The True Cost of a Spanish Property Purchase

It's time to purchase your first property.

Spain seems like an obviously idyllic location with its links to the industry, outdoor bar culture and beautiful scenery.

But when you see a property which is attractively priced, it may not tell the full story.

No matter where in Spain you are looking to purchase, there will always be taxes to be paid.

Complexities arise in that each region will determine the applicable rates individually.

Whilst this may be the case, the types of tax to be applied are generally similar across the board.

Read on to find out more or click a link below to jump chapter.


Chapters

  1. Wealth Tax
  2. Property Transfer Tax
  3. Stamp Duty
  4. Council Tax
  5. Conclusion
  6. Contact Us

Wealth Tax

An exemption from wealth tax is allowable for both residents and non-residents of Spain covering the first €700,000 of assets owned.

If assets are valued above this level, rates of tax are staggered in bands.

It is important to remember here that wealth tax is applied to your assets as a whole.

If you already own other significant assets in Spain, the value of these will need to be considered on top of the total value of your new property.

However, you can also claim any Spanish loans against the value of these assets in order to reduce the total value of your assets for this purpose.

It is also important to remember that wealth tax is charged annually and is charged based on whether you own the assets in question on 31st December of each year.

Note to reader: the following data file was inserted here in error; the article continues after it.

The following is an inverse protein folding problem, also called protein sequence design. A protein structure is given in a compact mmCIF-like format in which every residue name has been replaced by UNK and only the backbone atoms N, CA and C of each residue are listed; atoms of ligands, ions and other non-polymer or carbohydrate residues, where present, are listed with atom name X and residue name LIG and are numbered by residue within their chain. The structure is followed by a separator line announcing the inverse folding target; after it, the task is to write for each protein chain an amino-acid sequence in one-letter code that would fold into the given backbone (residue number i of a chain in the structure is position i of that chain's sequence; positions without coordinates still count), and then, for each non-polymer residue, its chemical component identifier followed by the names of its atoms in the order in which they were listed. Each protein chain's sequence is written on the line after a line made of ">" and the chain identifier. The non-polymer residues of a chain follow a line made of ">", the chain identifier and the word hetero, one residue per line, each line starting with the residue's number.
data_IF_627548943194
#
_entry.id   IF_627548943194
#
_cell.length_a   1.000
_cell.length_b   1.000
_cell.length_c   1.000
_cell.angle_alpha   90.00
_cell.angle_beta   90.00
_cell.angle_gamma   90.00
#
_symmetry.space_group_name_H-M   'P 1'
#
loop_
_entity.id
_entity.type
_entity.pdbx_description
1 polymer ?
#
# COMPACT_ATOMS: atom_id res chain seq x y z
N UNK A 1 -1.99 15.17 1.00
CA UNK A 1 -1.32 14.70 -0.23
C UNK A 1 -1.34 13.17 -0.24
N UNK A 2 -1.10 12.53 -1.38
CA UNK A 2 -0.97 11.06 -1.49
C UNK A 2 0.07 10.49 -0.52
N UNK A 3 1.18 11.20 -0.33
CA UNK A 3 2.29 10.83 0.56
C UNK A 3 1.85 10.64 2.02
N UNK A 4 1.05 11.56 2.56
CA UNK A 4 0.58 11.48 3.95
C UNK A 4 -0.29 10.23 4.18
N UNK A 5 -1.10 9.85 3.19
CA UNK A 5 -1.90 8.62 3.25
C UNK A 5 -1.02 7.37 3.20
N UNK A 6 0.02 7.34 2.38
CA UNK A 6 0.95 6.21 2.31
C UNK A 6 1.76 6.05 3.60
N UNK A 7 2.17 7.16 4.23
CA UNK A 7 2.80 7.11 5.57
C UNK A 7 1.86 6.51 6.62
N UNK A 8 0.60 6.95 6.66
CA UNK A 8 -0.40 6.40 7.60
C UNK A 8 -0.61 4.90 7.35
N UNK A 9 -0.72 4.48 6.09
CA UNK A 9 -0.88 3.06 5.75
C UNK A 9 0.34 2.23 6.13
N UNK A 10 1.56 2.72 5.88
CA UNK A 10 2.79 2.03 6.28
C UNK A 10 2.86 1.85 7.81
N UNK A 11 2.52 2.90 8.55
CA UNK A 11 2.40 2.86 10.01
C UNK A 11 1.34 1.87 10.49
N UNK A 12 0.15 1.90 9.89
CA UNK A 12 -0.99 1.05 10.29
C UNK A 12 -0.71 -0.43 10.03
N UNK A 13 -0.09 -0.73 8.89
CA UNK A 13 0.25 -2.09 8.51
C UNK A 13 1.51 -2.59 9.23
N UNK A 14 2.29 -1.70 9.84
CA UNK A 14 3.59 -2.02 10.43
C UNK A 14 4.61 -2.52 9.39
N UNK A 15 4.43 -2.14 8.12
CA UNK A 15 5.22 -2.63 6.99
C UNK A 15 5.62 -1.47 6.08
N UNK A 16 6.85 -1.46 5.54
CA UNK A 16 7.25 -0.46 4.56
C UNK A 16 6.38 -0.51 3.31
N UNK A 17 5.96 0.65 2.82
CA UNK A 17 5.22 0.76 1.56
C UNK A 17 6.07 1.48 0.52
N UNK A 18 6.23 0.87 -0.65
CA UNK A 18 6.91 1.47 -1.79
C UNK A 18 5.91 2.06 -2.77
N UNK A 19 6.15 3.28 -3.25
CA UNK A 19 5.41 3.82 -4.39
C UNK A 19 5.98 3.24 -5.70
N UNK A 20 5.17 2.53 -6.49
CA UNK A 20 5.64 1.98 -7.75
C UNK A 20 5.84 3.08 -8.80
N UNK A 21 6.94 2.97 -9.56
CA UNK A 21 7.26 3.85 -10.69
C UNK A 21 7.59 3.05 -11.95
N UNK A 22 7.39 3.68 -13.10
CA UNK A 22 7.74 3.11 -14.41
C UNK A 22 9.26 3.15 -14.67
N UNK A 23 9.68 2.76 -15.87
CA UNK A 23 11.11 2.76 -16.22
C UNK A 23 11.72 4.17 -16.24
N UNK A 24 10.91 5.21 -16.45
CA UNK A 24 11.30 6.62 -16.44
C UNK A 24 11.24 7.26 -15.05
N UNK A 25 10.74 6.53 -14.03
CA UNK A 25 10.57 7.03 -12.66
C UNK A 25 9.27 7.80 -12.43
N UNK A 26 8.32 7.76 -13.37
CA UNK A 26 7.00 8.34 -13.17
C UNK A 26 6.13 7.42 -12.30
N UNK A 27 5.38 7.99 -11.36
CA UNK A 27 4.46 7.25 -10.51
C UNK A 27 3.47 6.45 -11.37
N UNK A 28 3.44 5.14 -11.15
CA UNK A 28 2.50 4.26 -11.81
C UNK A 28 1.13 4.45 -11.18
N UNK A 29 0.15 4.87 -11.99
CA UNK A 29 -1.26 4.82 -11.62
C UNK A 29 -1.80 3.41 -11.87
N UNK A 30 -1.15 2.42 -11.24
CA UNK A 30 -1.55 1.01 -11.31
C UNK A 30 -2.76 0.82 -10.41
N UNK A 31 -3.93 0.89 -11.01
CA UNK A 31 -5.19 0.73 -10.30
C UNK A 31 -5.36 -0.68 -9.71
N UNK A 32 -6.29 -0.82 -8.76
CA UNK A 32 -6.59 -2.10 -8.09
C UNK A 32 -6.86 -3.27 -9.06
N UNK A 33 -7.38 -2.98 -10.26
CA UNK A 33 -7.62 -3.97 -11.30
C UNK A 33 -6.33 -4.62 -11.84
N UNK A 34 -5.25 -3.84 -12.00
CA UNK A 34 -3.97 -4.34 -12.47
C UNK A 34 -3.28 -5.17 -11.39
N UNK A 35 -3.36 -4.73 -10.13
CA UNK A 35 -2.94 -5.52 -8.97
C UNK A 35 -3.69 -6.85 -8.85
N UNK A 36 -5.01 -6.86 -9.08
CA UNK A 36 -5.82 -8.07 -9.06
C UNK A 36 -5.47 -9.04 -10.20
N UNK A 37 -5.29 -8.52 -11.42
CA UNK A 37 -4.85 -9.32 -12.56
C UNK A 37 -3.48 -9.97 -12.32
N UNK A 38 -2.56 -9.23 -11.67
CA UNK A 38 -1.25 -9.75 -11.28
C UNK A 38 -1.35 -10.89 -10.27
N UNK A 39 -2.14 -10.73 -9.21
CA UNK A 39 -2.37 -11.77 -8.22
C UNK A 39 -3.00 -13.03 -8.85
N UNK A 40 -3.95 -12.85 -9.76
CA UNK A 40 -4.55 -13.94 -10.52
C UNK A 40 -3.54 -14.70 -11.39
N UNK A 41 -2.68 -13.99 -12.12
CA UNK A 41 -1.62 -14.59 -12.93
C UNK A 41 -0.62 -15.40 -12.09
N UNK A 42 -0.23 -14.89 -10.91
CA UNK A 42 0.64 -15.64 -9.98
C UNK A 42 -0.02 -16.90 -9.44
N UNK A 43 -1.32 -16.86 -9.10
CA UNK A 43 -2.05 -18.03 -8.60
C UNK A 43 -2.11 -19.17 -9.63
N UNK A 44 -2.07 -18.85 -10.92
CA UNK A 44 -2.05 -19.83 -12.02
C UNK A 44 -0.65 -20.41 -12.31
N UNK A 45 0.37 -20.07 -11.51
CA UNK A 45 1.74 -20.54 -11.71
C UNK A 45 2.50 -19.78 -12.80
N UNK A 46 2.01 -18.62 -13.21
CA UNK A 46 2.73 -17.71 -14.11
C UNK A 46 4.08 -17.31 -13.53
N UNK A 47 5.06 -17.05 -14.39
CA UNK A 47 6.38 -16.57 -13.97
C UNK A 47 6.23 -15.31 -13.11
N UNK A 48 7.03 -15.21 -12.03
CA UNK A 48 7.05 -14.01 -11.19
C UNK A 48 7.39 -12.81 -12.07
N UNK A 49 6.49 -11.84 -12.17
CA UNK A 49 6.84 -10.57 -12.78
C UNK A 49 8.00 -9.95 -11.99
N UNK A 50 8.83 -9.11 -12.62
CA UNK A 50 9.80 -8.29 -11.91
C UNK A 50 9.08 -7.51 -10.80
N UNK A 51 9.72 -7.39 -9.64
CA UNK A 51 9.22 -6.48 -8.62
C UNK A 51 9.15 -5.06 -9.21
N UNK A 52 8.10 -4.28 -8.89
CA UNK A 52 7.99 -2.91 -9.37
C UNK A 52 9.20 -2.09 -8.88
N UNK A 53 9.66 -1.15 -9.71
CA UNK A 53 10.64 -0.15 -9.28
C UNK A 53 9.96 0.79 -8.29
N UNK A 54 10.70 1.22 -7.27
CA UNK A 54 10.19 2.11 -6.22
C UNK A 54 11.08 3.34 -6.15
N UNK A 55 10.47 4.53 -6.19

Property Transfer Tax

Upon the transfer of ownership either one of two taxes will be payable dependent on whether the property is newly built:

Newly Built Property

If the property is newly built, you will be liable to pay Impuesto sobre el Valor Anadido.

This is a form of VAT chargeable on a one-off basis at a rate of roughly 10% of the property value.

Property Not Newly Built

If the property is not newly built you will pay Impuesto sombre transmissions patrimoniales, a form of property transfer tax, at a rate between 8 and 11% of the property’s market value.

The exact percentage to be paid will be dictated by the characteristics and more specific location of the property.

Stamp Duty

Actos Juridicos Documentados, a form of stamp duty, will be payable at a rate equivalent to roughly 1.2% of the market value of the property.

This is a one-off payment to be made at the point of purchase.

Council Tax

Impuesto sobre Bienes Immuebles (IBI) is a form of council tax which must be paid on an annual basis.

The percentage amount to be paid will be decided by the local tax authority dependent on the location, size and value of the property.

Conclusion

Navigating the minefield of tax legislation surrounding purchasing in Spain can seem daunting, but it needn’t be.

If you are thinking of purchasing property in Spain and are unsure of the tax liability that you will face, use our tax consultation service for a personalised report based upon your circumstances.

Contact Us

If you have any other questions regarding this article get in touch today, or let us know your thoughts in the comments section below.

Any advice in this publication is not intended or written by Marine Accounts to be used by a client or entity for the purpose of (i) avoiding penalties that may be imposed on any taxpayer or (ii) promoting, marketing or recommending to another party matters herein.

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